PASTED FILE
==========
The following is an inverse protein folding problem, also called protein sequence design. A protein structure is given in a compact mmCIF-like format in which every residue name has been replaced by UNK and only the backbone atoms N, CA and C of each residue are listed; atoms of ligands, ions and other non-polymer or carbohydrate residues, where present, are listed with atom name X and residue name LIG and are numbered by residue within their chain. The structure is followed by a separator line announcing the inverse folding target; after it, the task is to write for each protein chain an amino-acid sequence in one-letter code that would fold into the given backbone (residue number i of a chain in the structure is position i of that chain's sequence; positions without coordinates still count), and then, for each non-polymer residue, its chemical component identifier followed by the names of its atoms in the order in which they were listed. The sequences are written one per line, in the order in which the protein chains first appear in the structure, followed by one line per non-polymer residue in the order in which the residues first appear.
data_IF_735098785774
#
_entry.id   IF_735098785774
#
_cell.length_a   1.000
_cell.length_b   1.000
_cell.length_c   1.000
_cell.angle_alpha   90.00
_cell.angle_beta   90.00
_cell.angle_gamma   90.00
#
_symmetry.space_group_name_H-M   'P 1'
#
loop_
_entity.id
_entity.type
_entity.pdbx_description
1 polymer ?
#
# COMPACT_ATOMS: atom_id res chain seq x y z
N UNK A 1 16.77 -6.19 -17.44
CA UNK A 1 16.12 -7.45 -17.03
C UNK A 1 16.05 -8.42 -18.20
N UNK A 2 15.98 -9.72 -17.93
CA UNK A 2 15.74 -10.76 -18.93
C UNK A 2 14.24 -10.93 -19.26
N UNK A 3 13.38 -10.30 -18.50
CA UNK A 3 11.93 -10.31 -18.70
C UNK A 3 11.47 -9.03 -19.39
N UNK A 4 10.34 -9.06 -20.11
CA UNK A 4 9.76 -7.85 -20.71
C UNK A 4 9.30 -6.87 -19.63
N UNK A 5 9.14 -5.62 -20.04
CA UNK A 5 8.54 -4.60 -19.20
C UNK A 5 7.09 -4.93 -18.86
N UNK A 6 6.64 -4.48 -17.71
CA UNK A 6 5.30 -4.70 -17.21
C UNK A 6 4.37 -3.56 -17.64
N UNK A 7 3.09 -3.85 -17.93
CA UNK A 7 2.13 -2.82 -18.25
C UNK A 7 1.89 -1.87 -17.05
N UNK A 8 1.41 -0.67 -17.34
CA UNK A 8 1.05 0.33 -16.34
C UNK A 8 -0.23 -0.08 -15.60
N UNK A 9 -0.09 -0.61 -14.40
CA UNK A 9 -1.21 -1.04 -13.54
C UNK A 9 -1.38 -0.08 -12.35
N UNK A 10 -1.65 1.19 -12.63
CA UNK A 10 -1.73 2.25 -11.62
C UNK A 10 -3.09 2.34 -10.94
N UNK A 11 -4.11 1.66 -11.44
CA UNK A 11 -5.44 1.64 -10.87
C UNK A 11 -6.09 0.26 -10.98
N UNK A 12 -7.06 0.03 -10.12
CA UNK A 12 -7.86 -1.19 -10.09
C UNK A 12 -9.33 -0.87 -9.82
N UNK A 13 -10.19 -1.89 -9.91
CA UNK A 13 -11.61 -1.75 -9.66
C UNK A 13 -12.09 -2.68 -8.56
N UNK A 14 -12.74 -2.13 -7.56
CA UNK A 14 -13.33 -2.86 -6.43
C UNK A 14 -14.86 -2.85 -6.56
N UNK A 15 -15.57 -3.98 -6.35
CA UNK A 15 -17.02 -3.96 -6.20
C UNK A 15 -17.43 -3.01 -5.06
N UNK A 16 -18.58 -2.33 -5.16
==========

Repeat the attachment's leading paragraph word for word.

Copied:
The following is an inverse protein folding problem, also called protein sequence design. A protein structure is given in a compact mmCIF-like format in which every residue name has been replaced by UNK and only the backbone atoms N, CA and C of each residue are listed; atoms of ligands, ions and other non-polymer or carbohydrate residues, where present, are listed with atom name X and residue name LIG and are numbered by residue within their chain. The structure is followed by a separator line announcing the inverse folding target; after it, the task is to write for each protein chain an amino-acid sequence in one-letter code that would fold into the given backbone (residue number i of a chain in the structure is position i of that chain's sequence; positions without coordinates still count), and then, for each non-polymer residue, its chemical component identifier followed by the names of its atoms in the order in which they were listed. The sequences are written one per line, in the order in which the protein chains first appear in the structure, followed by one line per non-polymer residue in the order in which the residues first appear.